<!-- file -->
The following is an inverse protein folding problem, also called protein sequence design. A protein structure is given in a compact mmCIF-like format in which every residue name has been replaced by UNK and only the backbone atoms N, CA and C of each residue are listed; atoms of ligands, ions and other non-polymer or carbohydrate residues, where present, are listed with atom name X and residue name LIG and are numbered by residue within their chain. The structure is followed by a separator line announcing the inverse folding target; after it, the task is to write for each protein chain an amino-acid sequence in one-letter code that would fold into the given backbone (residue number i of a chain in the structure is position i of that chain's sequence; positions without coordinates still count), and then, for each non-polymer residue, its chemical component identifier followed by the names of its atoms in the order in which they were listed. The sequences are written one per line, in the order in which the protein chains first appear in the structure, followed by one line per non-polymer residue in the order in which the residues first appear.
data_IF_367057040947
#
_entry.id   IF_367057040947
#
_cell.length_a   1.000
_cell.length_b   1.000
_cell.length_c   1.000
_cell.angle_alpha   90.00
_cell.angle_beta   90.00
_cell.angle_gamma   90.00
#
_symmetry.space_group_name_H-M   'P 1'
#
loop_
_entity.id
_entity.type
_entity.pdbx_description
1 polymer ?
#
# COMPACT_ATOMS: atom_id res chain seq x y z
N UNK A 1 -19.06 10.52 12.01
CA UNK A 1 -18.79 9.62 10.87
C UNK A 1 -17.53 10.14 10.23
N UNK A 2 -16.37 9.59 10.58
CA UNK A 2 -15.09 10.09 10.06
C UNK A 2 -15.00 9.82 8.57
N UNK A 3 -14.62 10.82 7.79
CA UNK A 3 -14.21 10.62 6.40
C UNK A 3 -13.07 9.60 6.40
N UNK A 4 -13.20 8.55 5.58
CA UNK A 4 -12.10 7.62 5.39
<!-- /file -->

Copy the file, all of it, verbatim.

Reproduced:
The following is an inverse protein folding problem, also called protein sequence design. A protein structure is given in a compact mmCIF-like format in which every residue name has been replaced by UNK and only the backbone atoms N, CA and C of each residue are listed; atoms of ligands, ions and other non-polymer or carbohydrate residues, where present, are listed with atom name X and residue name LIG and are numbered by residue within their chain. The structure is followed by a separator line announcing the inverse folding target; after it, the task is to write for each protein chain an amino-acid sequence in one-letter code that would fold into the given backbone (residue number i of a chain in the structure is position i of that chain's sequence; positions without coordinates still count), and then, for each non-polymer residue, its chemical component identifier followed by the names of its atoms in the order in which they were listed. The sequences are written one per line, in the order in which the protein chains first appear in the structure, followed by one line per non-polymer residue in the order in which the residues first appear.
data_IF_367057040947
#
_entry.id   IF_367057040947
#
_cell.length_a   1.000
_cell.length_b   1.000
_cell.length_c   1.000
_cell.angle_alpha   90.00
_cell.angle_beta   90.00
_cell.angle_gamma   90.00
#
_symmetry.space_group_name_H-M   'P 1'
#
loop_
_entity.id
_entity.type
_entity.pdbx_description
1 polymer ?
#
# COMPACT_ATOMS: atom_id res chain seq x y z
N UNK A 1 -19.06 10.52 12.01
CA UNK A 1 -18.79 9.62 10.87
C UNK A 1 -17.53 10.14 10.23
N UNK A 2 -16.37 9.59 10.58
CA UNK A 2 -15.09 10.09 10.06
C UNK A 2 -15.00 9.82 8.57
N UNK A 3 -14.62 10.82 7.79
CA UNK A 3 -14.21 10.62 6.40
C UNK A 3 -13.07 9.60 6.40
N UNK A 4 -13.20 8.55 5.58
CA UNK A 4 -12.10 7.62 5.39